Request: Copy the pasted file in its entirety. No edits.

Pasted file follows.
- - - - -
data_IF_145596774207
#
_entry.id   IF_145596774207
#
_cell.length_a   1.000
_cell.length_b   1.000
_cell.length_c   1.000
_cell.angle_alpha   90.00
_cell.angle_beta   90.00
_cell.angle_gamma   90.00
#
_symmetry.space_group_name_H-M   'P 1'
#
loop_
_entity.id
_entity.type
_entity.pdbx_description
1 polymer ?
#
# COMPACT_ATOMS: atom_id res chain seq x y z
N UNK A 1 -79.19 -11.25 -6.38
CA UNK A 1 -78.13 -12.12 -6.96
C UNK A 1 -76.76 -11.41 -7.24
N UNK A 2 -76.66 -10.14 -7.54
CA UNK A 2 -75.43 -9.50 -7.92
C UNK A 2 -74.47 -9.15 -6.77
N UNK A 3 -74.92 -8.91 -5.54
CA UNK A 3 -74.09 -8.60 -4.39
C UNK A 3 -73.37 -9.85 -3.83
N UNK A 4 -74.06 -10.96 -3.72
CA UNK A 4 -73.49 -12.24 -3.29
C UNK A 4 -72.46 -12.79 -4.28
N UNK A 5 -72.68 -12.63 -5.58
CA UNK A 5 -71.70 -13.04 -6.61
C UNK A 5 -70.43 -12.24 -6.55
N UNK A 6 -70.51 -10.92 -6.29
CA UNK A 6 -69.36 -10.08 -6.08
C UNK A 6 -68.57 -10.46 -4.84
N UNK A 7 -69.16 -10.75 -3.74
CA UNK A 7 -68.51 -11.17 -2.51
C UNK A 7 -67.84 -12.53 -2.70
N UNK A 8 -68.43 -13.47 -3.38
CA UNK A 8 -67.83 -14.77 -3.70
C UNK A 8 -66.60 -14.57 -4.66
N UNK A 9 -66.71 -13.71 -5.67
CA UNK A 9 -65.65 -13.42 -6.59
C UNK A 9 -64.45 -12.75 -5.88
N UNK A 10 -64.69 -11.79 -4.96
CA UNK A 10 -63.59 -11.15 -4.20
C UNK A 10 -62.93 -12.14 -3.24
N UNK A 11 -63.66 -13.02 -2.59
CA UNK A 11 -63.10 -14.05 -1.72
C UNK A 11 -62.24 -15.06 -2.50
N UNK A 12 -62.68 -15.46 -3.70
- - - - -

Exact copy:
data_IF_145596774207
#
_entry.id   IF_145596774207
#
_cell.length_a   1.000
_cell.length_b   1.000
_cell.length_c   1.000
_cell.angle_alpha   90.00
_cell.angle_beta   90.00
_cell.angle_gamma   90.00
#
_symmetry.space_group_name_H-M   'P 1'
#
loop_
_entity.id
_entity.type
_entity.pdbx_description
1 polymer ?
#
# COMPACT_ATOMS: atom_id res chain seq x y z
N UNK A 1 -79.19 -11.25 -6.38
CA UNK A 1 -78.13 -12.12 -6.96
C UNK A 1 -76.76 -11.41 -7.24
N UNK A 2 -76.66 -10.14 -7.54
CA UNK A 2 -75.43 -9.50 -7.92
C UNK A 2 -74.47 -9.15 -6.77
N UNK A 3 -74.92 -8.91 -5.54
CA UNK A 3 -74.09 -8.60 -4.39
C UNK A 3 -73.37 -9.85 -3.83
N UNK A 4 -74.06 -10.96 -3.72
CA UNK A 4 -73.49 -12.24 -3.29
C UNK A 4 -72.46 -12.79 -4.28
N UNK A 5 -72.68 -12.63 -5.58
CA UNK A 5 -71.70 -13.04 -6.61
C UNK A 5 -70.43 -12.24 -6.55
N UNK A 6 -70.51 -10.92 -6.29
CA UNK A 6 -69.36 -10.08 -6.08
C UNK A 6 -68.57 -10.46 -4.84
N UNK A 7 -69.16 -10.75 -3.74
CA UNK A 7 -68.51 -11.17 -2.51
C UNK A 7 -67.84 -12.53 -2.70
N UNK A 8 -68.43 -13.47 -3.38
CA UNK A 8 -67.83 -14.77 -3.70
C UNK A 8 -66.60 -14.57 -4.66
N UNK A 9 -66.71 -13.71 -5.67
CA UNK A 9 -65.65 -13.42 -6.59
C UNK A 9 -64.45 -12.75 -5.88
N UNK A 10 -64.69 -11.79 -4.96
CA UNK A 10 -63.59 -11.15 -4.20
C UNK A 10 -62.93 -12.14 -3.24
N UNK A 11 -63.66 -13.02 -2.59
CA UNK A 11 -63.10 -14.05 -1.72
C UNK A 11 -62.24 -15.06 -2.50
N UNK A 12 -62.68 -15.46 -3.70